Marie Kelly’s Wall Street Journal contest crossword, “Inexact Science”—Dave Sullivan’s write-up
Science is the order of the day as we are on the hunt for a famous scientist. Let’s put on our lab coats (oops, spoiler alert!) and begin our investigation. Seven theme entries can be identified by an asterisk imbedded in their clues:
- 17a. [They enable u*rs to open and print], FILE MENUS – “se” is missing from “users” and SE is the chemical symbol for the element SELENIUM. That anagrams to the answer with the addition of the letter F.
- 21a. [Time when a bond is due for repa*ment], MATURITY – Y is YTTRIUM, leaving an A.
- 27a. [Scandal-plagued e*rgy giant], ENRON – NE is NEON, leaving an R.
- 40a. [Chemist’s *verup?], LAB COAT – CO is COBALT, leaving an A.
- 49a. [His “The Gates of Hell” depicts a scene from Dante’s “In*rno”], RODIN – FE is IRON, leaving a D.
- 57a. [Island group off the co*t of Africa], CANARIES – AS is ARSENIC, leaving an A.
- 63a. [T*tful question on the dance floor], MAY I CUT IN? – rather tough way to get an “ac” in there (I thought maybe it was a “thoughtful” question at first), but AC is ACTINIUM, leaving a Y.
Read those left over letters from top to bottom and you find our meta solution, English scientist Michael FARADAY. I thought this was a nice meta, although I associate FARADAY more with electromagnetic theory than the chemistry used as the meta device in the clues. I’ll close with my favorite clue, 23a. [Old timer] for SUNDIAL. Truly inspired!
I meant to rate this a 5 but I accidentally gave it a 3.
I’ve changed your rating.
Totally drew a blank on this one. Very gettable in retrospect.
Wow — I didn’t get to spend much time on the meta portion, but in what time I did have, I was too bent on finding the number of occurrences of the elements’ abbreviations in the grid and trying to use that number in some way (either as an index or direct translation to a letter). I can’t believe the anagrams were right there in front of me, especially EN(R)ON and RO(D)IN. Nice puzzle!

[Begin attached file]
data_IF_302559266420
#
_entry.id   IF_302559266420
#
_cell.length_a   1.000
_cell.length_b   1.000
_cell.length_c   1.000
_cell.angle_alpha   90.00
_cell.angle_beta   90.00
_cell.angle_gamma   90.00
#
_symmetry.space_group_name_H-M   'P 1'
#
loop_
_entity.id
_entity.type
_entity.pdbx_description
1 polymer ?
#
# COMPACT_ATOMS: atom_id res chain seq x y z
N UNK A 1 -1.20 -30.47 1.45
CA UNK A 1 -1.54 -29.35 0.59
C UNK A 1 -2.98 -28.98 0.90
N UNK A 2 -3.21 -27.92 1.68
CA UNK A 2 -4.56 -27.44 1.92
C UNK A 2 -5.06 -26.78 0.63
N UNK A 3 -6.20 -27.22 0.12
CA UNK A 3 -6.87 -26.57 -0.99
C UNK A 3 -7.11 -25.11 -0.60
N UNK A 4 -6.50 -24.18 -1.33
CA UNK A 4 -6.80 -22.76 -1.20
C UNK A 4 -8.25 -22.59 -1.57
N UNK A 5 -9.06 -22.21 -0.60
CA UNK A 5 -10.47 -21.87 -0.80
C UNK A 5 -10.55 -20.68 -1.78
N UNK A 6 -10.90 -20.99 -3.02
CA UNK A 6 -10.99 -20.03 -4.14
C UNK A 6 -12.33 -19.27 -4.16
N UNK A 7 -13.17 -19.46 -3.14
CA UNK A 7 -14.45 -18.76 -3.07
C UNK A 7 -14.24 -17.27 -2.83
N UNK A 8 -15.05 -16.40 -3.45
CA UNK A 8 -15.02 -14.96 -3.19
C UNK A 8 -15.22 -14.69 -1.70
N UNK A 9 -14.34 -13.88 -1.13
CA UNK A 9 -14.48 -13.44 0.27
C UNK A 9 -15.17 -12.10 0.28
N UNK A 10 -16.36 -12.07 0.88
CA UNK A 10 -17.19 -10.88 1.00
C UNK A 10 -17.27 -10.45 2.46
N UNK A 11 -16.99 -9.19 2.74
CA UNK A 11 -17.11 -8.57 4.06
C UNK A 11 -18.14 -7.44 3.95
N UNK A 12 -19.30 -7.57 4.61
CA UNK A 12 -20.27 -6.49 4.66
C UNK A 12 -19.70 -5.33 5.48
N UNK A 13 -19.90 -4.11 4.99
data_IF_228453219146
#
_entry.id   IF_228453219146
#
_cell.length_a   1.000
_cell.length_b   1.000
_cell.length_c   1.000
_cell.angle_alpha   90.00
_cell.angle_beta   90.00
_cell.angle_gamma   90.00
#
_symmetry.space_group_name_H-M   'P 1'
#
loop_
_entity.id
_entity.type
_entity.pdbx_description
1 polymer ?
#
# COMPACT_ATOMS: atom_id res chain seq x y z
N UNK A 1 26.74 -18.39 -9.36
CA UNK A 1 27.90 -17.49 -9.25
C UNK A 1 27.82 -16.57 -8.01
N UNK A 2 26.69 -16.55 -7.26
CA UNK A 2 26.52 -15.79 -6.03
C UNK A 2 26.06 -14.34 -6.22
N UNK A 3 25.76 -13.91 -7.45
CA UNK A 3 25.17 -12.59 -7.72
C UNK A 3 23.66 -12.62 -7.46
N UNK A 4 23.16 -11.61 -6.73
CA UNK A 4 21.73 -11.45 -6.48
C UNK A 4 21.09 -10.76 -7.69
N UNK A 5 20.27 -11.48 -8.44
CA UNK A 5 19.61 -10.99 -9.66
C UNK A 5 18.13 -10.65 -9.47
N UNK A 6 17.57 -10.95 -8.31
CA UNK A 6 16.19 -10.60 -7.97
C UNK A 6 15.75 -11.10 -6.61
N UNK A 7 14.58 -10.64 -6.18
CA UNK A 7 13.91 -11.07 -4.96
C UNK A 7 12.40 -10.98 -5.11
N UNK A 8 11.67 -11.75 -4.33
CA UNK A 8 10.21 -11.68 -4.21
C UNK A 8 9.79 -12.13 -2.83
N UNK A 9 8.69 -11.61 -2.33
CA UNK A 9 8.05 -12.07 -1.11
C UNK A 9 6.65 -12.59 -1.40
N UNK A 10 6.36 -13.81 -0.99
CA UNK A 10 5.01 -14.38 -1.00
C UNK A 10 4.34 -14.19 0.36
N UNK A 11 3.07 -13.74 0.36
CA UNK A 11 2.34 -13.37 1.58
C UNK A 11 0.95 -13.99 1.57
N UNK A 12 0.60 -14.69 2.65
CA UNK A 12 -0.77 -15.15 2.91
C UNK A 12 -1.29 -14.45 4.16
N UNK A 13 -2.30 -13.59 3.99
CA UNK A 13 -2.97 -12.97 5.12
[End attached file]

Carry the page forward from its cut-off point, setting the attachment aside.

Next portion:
I liked this puzzle and gave it a 5.
I was impressed that the anagrams (plus a relevant letter) yielded so much fill. I also appreciated one week without having to Google for an answer.
Puzzles like these point out that everyone has a different set of knowledge when it comes to solving a meta. I do not know the elements very well at all, so I Googled the chemical symbols to find the related names. However, with last week’s meta, I did not need Google, as I am familiar with the board game, but a lot of solvers seemed to need Google for that one. I’ve posted something similar before, but I think constructors can use whatever information is out there to make a meta, as long as the clues are these to lead the solver to the answer. The fun of solving a meta using an outside source isn’t plugging search terms into Google; it’s realizing what you should be searching for.
Clever, fun and apt. Faraday was a chemistry professor.
I got the element abbreviations pretty quickly as I was solving the grid. Was a little stuck on ‘T*tful question on the dance floor’ for a bit until I got the fill, then it came to me.
My first idea was that the atomic numbers would yield grid coordinates to get letters from, but when I got to ACTINIUM I knew that could not be what was required.
I was staring at the various answers trying to think about where to go next when it hit me that Maturity looked a lot like YTTRIUM. That got me pretty excited, and I quickly began parsing the rest, and there was the answer! A very pleasing experience. I gave it a 5.
Yeah, [Old timer] for SUNDIAL was very nice. I was trying to think of what that could be with some of the letters I already had (I had no clue, really) when my subconscious pattern matcher fished-out SUNDIAL, and then I got the clue. My fave clue in that puzzle.